Q: What are some of the biggest challenges you face day to day as a gastroenterologist?
A: One of the biggest challenges that I face as a practicing gastroenterologist at Bellevue Hospital, which is a public hospital, is that there are a lot of patients we care for who are underserved and have many different challenges in their lives besides the illnesses that they have to deal with.

Part of the challenge, particularly in my field of inflammatory bowel disease, is that these medical conditions are chronic. They can be very severe and really impact quality of life and even ability to work. It's a particular challenge for individuals when they have difficulties with financial resources combined with poor medical coverage.

Q: Can you explain what gut microbiome is and why it is crucial for our health?
A: The gut microbiome is the community of microbes-bacteria, virus, fungi- that live within your intestines. There’s growing research that shows this microbial community plays a very important role in developing your immune system and keeping you healthy. And so, when there are changes or disruptions in the microbiome, it can be associated with or lead to disease.

Q: What are some simple ways to manage overall gut health?

A: Good ways to manage gut health include eating a healthy diet and actually trying to avoid unnecessary medications such as antibiotics. Of course, antibiotics are incredibly important when you need them, but they aren’t good for things like viral infections. And so, it’s important to be cognizant of not using them unnecessarily.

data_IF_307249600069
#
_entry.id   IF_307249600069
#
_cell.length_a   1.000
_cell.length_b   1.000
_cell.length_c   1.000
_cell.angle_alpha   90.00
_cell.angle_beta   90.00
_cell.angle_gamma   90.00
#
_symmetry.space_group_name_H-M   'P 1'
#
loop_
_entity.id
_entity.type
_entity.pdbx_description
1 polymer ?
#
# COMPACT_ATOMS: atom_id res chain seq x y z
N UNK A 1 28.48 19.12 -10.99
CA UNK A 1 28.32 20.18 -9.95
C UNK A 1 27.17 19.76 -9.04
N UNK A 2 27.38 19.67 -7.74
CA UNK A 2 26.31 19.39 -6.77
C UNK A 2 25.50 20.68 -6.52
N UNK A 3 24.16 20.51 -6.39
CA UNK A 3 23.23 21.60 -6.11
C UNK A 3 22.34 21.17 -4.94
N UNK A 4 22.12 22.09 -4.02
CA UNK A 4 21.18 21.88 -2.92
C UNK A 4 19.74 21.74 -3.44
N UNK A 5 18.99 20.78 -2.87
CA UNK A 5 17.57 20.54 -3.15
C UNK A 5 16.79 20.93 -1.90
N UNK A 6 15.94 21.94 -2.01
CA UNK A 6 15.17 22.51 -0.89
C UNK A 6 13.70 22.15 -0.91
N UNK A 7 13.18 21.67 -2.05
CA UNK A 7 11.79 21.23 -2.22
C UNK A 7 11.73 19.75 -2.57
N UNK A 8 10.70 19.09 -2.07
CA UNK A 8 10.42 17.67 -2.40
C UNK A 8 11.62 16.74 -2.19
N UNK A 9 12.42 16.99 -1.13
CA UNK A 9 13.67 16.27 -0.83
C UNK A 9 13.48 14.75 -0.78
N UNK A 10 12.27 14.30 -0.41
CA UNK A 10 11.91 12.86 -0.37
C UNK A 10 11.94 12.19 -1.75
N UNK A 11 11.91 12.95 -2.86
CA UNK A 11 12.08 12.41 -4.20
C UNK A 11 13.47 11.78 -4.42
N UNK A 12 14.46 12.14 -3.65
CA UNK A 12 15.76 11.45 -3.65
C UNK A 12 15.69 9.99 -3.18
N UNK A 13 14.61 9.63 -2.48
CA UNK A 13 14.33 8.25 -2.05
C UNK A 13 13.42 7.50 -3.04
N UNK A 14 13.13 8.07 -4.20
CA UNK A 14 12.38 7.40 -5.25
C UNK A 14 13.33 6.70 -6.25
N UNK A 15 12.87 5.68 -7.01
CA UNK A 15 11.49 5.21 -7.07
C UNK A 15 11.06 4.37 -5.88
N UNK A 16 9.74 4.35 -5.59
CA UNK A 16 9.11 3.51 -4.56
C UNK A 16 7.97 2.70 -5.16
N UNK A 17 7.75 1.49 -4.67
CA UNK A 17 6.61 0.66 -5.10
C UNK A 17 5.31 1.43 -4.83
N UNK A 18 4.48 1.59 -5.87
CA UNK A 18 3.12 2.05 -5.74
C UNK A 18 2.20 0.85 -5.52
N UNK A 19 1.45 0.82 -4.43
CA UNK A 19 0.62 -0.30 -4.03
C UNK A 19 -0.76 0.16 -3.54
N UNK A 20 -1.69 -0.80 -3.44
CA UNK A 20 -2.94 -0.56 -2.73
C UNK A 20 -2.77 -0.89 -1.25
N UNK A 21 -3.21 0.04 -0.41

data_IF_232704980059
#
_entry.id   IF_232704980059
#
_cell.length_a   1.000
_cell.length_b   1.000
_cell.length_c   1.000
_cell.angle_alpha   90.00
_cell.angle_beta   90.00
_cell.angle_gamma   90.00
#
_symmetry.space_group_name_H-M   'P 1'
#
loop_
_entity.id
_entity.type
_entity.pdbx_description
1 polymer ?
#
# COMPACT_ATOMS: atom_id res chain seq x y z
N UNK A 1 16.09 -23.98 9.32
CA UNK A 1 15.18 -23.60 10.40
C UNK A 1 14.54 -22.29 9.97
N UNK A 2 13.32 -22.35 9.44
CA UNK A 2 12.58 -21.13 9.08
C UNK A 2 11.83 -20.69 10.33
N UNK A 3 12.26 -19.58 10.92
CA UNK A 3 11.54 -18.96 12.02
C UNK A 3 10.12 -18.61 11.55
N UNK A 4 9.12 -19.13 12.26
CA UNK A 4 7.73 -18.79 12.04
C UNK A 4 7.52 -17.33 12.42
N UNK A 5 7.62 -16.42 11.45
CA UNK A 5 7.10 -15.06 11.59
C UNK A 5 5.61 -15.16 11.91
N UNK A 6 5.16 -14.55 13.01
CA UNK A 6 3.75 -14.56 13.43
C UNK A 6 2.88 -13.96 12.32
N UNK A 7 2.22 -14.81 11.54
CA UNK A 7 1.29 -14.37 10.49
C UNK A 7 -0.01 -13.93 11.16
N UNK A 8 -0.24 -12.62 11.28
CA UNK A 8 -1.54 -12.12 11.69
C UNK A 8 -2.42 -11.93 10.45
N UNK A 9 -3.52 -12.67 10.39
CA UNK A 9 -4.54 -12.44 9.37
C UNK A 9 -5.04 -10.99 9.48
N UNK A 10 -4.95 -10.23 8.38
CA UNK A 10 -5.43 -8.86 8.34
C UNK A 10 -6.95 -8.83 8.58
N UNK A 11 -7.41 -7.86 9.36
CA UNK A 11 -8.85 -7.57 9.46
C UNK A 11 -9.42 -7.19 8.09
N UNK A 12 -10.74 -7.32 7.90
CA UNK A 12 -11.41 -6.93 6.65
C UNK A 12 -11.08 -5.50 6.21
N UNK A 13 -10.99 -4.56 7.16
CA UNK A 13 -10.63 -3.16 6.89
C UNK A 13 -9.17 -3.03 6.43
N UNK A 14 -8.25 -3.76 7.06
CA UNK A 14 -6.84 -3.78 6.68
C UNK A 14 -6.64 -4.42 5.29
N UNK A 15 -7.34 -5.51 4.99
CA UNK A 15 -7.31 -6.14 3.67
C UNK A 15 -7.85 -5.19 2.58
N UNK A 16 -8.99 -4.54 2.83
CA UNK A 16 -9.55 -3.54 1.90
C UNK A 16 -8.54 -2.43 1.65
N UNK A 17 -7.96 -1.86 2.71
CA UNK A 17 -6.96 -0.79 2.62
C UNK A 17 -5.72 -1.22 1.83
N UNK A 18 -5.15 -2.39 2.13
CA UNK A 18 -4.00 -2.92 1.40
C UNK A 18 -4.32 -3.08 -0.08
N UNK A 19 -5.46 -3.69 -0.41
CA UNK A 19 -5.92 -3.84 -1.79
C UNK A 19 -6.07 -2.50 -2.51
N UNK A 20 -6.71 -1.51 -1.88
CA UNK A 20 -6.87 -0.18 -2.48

Q: What do you enjoy most about your job?
A: As a physician scientist, one of the things I love is that I have that ability to partake in patient care but also take on challenges or questions from that clinical scenario and try to answer some of them in the laboratory. I really enjoy the science, the academics, and being able to work on moving the field forward, but then, also taking that information and bringing it to the clinic as well.

Q: I’d love to talk about some exciting projects that you are working on. On your Doximity profile, you share lots of interesting research that you’ve been involved in. Anything new or recent that you’re working on that you can share with us?
A: My clinical focus is on inflammatory bowel disease. But, on the research side, I study the disease because, despite its growing incidence and prevalence worldwide, it’s a disease that we don’t understand the cause of. It’s incredibly important in terms of directing future therapy development and just in clinical management to understand what the underlying cause of the disease is.

My work has been focused on studying the longitudinal microbiome dynamics and understanding how that might play a role in disease development. More recently, along with collaborators, we have been trying to understand the microbiome in conjunction with one’s personal genetic risk for the disease.